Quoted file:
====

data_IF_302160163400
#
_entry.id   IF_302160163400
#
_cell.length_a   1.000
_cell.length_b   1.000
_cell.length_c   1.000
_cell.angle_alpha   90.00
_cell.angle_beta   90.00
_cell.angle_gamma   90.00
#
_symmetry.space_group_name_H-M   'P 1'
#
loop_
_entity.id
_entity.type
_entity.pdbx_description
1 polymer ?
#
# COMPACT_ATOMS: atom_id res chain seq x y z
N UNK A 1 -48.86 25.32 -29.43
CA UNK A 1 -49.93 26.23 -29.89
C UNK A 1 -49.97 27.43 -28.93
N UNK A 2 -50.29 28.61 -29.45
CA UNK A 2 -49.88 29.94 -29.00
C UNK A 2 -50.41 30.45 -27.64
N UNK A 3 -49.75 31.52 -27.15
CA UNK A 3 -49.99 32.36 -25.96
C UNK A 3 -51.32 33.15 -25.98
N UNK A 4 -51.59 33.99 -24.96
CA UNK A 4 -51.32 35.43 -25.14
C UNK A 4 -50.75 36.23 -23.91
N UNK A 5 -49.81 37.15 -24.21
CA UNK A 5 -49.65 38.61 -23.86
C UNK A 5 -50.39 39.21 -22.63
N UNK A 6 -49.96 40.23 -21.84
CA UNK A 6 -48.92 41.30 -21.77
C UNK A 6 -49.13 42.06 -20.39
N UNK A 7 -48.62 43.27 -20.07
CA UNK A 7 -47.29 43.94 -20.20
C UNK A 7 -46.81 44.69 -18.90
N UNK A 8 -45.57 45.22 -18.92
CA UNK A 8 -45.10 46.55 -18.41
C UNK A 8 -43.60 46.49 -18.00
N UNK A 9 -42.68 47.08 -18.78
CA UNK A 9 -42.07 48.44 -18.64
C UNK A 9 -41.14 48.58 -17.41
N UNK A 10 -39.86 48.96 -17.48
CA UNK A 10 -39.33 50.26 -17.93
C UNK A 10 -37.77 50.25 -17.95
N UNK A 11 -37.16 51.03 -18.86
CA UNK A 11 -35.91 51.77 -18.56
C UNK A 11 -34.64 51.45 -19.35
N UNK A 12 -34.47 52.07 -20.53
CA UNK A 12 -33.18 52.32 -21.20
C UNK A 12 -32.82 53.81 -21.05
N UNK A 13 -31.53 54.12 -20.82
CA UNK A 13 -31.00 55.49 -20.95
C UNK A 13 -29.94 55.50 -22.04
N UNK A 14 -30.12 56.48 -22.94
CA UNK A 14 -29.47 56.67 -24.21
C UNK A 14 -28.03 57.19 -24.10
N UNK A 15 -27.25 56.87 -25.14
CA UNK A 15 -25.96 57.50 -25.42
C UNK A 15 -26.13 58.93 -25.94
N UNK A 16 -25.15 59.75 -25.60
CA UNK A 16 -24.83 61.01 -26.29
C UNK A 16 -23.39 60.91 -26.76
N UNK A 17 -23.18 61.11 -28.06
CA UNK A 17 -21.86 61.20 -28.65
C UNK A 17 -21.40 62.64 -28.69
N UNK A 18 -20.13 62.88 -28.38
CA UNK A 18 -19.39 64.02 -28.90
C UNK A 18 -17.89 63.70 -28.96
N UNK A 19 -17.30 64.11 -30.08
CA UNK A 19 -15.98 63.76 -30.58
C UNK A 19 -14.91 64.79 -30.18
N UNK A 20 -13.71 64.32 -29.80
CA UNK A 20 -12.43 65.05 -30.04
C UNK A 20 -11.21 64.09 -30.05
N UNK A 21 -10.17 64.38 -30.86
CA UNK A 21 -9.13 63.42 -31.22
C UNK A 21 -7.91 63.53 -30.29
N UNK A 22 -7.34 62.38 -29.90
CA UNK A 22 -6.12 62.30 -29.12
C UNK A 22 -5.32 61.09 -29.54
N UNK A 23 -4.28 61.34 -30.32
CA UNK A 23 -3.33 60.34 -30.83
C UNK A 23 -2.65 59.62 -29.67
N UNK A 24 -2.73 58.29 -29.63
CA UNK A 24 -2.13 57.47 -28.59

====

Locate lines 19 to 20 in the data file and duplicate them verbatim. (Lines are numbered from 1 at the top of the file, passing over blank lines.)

#
# COMPACT_ATOMS: atom_id res chain seq x y z